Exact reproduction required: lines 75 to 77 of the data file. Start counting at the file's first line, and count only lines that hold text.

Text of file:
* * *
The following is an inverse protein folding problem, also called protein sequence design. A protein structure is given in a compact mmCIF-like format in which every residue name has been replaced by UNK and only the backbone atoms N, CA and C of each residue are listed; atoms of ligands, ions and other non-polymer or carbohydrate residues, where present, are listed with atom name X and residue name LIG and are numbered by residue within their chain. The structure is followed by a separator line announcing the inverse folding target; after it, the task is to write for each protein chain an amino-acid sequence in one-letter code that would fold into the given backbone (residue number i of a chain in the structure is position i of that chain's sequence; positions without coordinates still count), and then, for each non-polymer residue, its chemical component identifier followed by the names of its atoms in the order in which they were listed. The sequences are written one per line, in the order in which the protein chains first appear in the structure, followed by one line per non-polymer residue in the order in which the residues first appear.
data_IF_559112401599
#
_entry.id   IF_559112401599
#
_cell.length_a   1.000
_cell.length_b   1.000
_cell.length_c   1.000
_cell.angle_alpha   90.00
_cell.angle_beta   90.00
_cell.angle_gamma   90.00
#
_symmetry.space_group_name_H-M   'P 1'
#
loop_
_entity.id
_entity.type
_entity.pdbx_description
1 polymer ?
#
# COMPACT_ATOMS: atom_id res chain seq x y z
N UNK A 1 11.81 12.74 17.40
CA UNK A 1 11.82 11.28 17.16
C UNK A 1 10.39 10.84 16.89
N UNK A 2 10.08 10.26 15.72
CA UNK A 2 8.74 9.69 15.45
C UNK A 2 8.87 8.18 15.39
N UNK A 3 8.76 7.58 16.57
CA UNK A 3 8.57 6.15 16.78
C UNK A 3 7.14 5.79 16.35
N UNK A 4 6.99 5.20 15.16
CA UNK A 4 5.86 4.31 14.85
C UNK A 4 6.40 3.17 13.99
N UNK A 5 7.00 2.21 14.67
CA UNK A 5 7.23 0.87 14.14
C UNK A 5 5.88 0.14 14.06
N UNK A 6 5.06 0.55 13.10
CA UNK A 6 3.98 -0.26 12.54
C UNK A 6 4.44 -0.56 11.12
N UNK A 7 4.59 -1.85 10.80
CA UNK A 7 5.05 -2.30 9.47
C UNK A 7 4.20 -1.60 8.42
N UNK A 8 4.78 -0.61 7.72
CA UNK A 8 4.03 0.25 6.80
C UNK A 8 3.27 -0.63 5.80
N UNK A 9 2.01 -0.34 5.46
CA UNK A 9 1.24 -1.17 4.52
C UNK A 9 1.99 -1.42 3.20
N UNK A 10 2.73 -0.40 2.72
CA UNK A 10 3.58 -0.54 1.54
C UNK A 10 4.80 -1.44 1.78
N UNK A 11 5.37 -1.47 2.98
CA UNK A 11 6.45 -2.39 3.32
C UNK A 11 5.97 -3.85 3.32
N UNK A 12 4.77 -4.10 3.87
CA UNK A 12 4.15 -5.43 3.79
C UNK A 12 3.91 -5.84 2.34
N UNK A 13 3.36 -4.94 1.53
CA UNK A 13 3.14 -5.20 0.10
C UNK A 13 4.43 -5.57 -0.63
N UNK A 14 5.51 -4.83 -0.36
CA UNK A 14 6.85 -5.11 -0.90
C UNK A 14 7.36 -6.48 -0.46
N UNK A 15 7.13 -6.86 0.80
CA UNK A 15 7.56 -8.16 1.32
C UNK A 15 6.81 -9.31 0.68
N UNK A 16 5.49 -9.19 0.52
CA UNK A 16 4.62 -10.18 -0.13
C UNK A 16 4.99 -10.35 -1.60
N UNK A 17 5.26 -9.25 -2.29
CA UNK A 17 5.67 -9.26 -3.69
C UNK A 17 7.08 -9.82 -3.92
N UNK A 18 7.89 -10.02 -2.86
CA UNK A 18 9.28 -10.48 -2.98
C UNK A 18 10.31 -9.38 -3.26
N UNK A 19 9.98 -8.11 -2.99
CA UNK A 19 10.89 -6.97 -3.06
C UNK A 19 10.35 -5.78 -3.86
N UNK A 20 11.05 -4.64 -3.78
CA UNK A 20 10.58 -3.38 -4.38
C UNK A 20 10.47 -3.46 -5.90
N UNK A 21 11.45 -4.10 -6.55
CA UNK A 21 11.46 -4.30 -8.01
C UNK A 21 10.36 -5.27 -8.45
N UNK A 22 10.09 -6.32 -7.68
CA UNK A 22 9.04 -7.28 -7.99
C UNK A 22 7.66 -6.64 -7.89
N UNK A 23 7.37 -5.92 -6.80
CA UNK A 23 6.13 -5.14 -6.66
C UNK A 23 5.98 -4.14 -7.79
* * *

C UNK A 18 10.31 -9.38 -3.26
N UNK A 19 9.98 -8.11 -2.99
CA UNK A 19 10.89 -6.97 -3.06